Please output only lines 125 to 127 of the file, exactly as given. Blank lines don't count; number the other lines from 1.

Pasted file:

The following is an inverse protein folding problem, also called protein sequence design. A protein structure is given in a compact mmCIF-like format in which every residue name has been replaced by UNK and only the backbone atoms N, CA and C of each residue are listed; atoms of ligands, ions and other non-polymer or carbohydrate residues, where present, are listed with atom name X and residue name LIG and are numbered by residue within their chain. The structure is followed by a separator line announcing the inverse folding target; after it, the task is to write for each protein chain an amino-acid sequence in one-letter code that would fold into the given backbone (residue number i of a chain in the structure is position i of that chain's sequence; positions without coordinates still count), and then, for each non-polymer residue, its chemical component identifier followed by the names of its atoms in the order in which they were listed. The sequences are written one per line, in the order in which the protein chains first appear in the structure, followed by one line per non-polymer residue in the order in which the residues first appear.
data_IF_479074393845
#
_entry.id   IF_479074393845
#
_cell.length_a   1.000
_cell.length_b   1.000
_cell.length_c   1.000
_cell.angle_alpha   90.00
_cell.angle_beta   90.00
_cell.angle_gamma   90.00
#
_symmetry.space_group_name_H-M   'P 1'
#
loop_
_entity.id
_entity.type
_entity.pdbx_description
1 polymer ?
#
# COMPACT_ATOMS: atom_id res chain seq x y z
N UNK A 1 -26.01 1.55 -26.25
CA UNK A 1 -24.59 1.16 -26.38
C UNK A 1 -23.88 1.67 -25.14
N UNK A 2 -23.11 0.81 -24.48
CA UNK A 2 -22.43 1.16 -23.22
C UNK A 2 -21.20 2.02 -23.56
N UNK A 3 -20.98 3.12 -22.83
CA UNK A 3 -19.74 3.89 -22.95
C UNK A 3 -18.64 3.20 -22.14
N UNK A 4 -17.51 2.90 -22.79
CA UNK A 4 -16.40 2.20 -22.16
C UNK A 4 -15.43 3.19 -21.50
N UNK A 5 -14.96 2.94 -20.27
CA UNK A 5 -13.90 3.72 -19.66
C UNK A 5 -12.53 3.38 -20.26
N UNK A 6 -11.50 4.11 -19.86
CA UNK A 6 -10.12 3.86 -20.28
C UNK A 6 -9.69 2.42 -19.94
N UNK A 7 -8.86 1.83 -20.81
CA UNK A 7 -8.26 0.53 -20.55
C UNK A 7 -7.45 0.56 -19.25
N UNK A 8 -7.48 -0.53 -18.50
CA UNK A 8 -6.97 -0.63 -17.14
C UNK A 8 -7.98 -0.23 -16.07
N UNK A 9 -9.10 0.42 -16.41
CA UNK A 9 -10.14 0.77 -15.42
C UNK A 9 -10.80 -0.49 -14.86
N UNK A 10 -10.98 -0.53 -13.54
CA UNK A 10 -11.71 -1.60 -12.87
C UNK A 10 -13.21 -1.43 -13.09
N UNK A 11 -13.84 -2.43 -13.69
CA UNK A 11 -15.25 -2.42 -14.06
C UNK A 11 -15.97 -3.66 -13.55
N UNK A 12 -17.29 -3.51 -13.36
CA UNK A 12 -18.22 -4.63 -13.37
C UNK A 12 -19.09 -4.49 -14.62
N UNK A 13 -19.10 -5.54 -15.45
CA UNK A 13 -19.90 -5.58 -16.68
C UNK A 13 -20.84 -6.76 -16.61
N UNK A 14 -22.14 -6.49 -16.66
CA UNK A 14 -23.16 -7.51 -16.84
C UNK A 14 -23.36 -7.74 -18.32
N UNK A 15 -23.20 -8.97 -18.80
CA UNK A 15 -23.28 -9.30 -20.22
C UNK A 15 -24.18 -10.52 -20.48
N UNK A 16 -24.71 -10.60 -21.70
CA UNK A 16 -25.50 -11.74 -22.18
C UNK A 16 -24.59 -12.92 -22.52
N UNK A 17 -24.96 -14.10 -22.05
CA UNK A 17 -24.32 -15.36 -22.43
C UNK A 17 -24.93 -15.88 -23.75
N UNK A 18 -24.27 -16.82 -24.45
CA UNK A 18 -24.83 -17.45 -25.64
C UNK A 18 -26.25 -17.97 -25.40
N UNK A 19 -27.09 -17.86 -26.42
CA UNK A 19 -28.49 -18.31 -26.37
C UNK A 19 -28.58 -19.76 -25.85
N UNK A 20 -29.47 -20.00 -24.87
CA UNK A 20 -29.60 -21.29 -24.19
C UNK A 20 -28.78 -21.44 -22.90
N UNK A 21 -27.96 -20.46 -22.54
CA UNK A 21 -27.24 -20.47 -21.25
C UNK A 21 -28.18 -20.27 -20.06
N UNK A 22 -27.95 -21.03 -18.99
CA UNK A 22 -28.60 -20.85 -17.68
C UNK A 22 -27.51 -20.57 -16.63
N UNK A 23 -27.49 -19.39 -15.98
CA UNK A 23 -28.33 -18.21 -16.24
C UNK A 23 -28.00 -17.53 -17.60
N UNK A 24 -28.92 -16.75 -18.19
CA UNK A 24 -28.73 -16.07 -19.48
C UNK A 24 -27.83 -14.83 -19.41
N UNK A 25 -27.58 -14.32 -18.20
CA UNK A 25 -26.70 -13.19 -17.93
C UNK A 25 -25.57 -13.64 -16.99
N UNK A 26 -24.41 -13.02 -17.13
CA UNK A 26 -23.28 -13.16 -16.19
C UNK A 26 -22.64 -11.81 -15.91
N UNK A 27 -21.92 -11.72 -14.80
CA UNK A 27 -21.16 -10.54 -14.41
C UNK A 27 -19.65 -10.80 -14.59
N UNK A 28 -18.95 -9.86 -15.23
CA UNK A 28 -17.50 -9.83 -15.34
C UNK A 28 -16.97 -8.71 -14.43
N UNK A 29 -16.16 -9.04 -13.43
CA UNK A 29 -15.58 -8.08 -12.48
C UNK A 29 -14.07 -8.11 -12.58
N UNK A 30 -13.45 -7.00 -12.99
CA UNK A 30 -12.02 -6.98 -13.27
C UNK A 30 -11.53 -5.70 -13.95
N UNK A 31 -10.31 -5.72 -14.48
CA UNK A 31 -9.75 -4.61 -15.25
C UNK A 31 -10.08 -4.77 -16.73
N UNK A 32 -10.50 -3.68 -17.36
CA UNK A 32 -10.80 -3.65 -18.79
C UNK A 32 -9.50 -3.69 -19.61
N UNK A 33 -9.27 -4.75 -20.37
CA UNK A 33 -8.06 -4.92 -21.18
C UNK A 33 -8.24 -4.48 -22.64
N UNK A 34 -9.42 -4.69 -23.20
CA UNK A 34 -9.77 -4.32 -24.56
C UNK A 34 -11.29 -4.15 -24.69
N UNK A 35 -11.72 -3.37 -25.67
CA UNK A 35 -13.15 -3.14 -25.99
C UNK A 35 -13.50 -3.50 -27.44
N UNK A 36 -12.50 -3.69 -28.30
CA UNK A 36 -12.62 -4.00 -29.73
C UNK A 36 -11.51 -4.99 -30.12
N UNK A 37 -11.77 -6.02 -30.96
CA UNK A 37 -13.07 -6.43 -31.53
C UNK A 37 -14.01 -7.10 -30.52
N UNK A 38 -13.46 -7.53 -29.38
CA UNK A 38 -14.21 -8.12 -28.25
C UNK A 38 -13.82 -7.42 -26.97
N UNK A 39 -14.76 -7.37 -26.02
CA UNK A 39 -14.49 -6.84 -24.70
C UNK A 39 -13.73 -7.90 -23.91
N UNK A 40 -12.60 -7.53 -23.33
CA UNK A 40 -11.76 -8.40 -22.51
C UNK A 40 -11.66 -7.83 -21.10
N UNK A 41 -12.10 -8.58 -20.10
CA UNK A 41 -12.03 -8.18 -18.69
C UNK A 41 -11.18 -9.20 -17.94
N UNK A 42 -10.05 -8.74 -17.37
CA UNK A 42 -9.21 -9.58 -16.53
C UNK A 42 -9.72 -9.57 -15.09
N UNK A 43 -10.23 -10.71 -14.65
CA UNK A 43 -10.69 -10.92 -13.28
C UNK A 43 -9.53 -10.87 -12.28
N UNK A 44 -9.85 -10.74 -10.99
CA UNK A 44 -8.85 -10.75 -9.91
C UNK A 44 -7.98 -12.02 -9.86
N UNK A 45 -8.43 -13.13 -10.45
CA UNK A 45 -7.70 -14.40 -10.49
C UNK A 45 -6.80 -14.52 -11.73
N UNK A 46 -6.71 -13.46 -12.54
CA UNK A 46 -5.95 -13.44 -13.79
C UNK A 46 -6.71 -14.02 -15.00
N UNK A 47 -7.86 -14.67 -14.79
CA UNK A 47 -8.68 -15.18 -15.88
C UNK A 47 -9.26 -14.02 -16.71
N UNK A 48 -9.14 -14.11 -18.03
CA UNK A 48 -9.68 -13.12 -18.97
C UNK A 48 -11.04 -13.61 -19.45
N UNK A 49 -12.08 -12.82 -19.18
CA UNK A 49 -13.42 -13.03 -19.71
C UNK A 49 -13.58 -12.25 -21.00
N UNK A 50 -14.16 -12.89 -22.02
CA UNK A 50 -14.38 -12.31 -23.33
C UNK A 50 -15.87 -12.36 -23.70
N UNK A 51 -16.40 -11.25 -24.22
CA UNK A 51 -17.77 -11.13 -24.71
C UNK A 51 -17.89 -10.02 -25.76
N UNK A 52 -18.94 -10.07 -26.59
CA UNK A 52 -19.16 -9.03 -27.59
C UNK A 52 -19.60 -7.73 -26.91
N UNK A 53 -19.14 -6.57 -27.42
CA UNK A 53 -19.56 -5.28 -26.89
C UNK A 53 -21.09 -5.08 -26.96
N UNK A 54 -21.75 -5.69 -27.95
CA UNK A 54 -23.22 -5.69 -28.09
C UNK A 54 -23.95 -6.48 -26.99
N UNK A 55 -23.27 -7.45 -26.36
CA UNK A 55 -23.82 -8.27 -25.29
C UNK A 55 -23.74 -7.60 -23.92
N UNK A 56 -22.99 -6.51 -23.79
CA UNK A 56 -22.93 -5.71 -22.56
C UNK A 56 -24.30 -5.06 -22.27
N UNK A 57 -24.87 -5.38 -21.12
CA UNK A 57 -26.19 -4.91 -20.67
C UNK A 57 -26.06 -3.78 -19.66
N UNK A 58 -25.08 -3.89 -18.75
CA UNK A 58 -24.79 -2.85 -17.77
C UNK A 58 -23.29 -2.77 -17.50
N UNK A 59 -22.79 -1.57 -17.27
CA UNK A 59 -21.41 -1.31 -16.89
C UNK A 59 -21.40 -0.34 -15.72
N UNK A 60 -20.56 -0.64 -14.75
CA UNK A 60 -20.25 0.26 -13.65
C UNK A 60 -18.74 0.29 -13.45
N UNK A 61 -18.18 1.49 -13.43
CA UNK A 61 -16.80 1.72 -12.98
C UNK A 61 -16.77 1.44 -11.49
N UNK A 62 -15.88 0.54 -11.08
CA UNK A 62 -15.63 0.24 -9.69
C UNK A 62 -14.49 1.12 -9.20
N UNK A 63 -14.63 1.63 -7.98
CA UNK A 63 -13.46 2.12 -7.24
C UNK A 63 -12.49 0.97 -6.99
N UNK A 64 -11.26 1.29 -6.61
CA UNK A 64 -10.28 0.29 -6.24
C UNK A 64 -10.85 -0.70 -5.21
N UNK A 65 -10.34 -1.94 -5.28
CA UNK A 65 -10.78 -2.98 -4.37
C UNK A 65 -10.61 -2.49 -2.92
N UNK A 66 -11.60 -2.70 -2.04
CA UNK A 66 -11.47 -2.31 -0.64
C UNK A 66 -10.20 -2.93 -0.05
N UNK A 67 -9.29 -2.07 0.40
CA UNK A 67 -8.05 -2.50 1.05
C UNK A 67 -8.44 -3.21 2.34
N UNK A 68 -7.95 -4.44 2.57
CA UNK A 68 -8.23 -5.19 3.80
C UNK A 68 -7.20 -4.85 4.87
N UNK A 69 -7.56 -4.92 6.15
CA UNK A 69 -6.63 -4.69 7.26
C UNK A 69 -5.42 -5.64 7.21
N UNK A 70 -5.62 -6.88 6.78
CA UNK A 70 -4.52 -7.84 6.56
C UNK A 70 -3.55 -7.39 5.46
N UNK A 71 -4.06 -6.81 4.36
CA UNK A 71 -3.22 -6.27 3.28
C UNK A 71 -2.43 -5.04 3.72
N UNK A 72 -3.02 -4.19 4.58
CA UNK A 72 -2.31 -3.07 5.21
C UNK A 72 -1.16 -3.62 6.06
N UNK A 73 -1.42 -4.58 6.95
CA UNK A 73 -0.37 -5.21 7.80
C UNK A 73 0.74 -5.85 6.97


CA UNK A 35 -13.15 -3.14 -25.99
C UNK A 35 -13.50 -3.50 -27.44
N UNK A 36 -12.50 -3.69 -28.30